Campus News

Chinese Student Association Offers Support During Global Health Crisis

March 23, 2020

Hillary Hempstead

two students bent over looking at a lithograph.
Students examine a lithograph by artist Hung Liu as part of the program, ‘‘Culture, Life, and Family Bonding in the Context of Coronavirus.’’
Photo credit: Yvonne Gay

Oberlin’s Chinese Student Association addressed the COVID-19 health crisis by offering students programming and support, along with contributing to fundraising efforts for hospitals in China. 

In mid-March, a small group of students assembled in the Allen Memorial Art Museum (AMAM) to reflect on works created by Chinese artists. As the students discussed the pieces in a conversation led by Hannah Wirta Kinney, assistant curator of academic programs, and Emma Laube, curatorial assistant, they identified themes and shared their observations.

The gathering, “Culture, Life, and Family Bonding in the Context of Coronavirus,” was organized by the Chinese Student Association (CSA) in collaboration with the museum’s Office of Academic Programs . The program was created as a way for students to discuss their thoughts and offer support by using artwork to explore the concepts of family bonding, life, and death in the context of the COVID-19 coronavirus.

According to CSA chair and third-year Wenling Li, the group serves Chinese international students, students of the Chinese diaspora, and anyone interested in Chinese culture, primarily by building community through events that celebrate traditional culture. These events include the Lunar New Year banquet and the Chinese student music showcase.

In light of the global COVID-19 pandemic, the CSA expanded its focus to include opportunities for members to both aid in and reflect on the crisis.

Students make observations about the work "There Sisters" by artist Hǎi Bō as part of the program "Culture, Life, and Family Bonding in the Context of Coronavirus" at the Allen Memorial Art Museum.
Students make observations about the work ‘‘Three Sisters,’’ by Hǎi Bō as part of the program ‘‘Culture, Life, and Family Bonding in the Context of Coronavirus’’ at the museum.  Photo credit: Yvonne Gay

In late January, when the COVID-19 outbreak was sweeping through Wuhan, China, CSA event coordinator and second-year Wenting Gao suggested the group begin fundraising to aid in relief efforts.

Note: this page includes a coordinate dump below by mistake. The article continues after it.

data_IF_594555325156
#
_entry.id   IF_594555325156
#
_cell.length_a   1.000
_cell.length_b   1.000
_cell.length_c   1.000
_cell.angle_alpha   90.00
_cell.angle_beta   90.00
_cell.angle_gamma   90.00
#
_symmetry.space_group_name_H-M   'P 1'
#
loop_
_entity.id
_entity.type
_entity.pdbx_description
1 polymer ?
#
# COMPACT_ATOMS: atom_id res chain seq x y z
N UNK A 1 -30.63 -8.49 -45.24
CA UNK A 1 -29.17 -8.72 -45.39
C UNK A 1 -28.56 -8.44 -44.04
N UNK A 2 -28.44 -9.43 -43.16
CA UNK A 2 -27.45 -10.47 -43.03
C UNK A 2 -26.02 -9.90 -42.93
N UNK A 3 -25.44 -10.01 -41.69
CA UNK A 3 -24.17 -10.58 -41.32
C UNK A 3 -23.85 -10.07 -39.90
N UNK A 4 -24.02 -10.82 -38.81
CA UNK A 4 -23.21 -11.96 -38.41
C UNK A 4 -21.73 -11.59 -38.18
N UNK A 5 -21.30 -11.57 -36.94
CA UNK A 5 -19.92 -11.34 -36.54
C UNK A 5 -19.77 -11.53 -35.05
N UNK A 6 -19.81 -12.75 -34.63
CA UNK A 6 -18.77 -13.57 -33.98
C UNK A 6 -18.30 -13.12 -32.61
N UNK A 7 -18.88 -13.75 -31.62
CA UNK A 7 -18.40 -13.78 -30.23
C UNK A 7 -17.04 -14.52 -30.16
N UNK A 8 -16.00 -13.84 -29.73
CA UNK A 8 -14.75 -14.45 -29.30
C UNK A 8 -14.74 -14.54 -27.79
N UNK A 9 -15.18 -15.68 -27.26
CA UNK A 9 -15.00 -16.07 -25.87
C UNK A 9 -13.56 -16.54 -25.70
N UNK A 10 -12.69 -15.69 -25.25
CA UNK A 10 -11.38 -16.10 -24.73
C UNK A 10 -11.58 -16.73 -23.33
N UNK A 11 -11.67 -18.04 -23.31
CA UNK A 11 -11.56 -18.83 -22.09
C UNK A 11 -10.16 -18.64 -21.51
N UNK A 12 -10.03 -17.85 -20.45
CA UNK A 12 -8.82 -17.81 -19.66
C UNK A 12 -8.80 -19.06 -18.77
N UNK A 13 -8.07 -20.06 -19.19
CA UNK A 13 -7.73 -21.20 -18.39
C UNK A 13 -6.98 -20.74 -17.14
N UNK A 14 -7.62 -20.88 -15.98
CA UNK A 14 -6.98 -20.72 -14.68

"The coronavirus started to spread in China at a tremendous speed,” says Gao. ‘‘During that time, there were about 300 to 500 new patients being diagnosed with coronavirus every day. [On] social media, many hospitals were seeking help from the public due to their severe lack of medical supplies, especially in the Hubei province, the epicenter of COVID-19."

Members of the CSA learned about the Cleveland-based COVID-19 Coronavirus Outbreak Relief Campaign, which was being led by the nonprofit Listen Share Learn Group in collaboration with Cleveland Chinese Students and Scholars Association. The campaign’s goal was to send medical protective equipment to doctors in Wuhan, and members of the Oberlin CSA wanted to contribute.

“We quickly reached a consensus among CSA members and started fundraising,” says Li. “We raised more than $3,000 within one day after the fundraising began.”

In total, the CSA raised $7,617.94, primarily from Chinese students and parents. The funds were then donated to the Cleveland Chinese Students and Scholars Association for purchasing and sending medical supplies to China. CSA members also assisted the relief campaign by helping with inventory, packing, and sorting donated supplies.

A candlelight vigil for Wuhan organized by the CSA took place in February Photo by John Jiang '22.
Organized by the CSA, a candlelight vigil for Wuhan took place in February at Asia House. Photo credit: John Jiang '22.

In addition to fundraising efforts and the program at AMAM, the CSA organized a candlelight vigil for Wuhan. The effort was created by Li and senior politics major Luke Chen as a way to raise awareness of the global health crisis and to provide support for students.

Chen explains that he hoped that the vigil could raise awareness about the outbreak and how it affected individuals, including medical workers and ordinary citizens.

“I think it is meaningful for students at Oberlin to have a place to share thoughts and support each other in this crucial period,” says Chen. “It is important for us, especially Chinese students, to remember that we fundamentally shared similar hopes that the situation would get better and that fewer people would be affected. [When the outbreak] passes, I hope we can have memories that will not fade away with the virus.”

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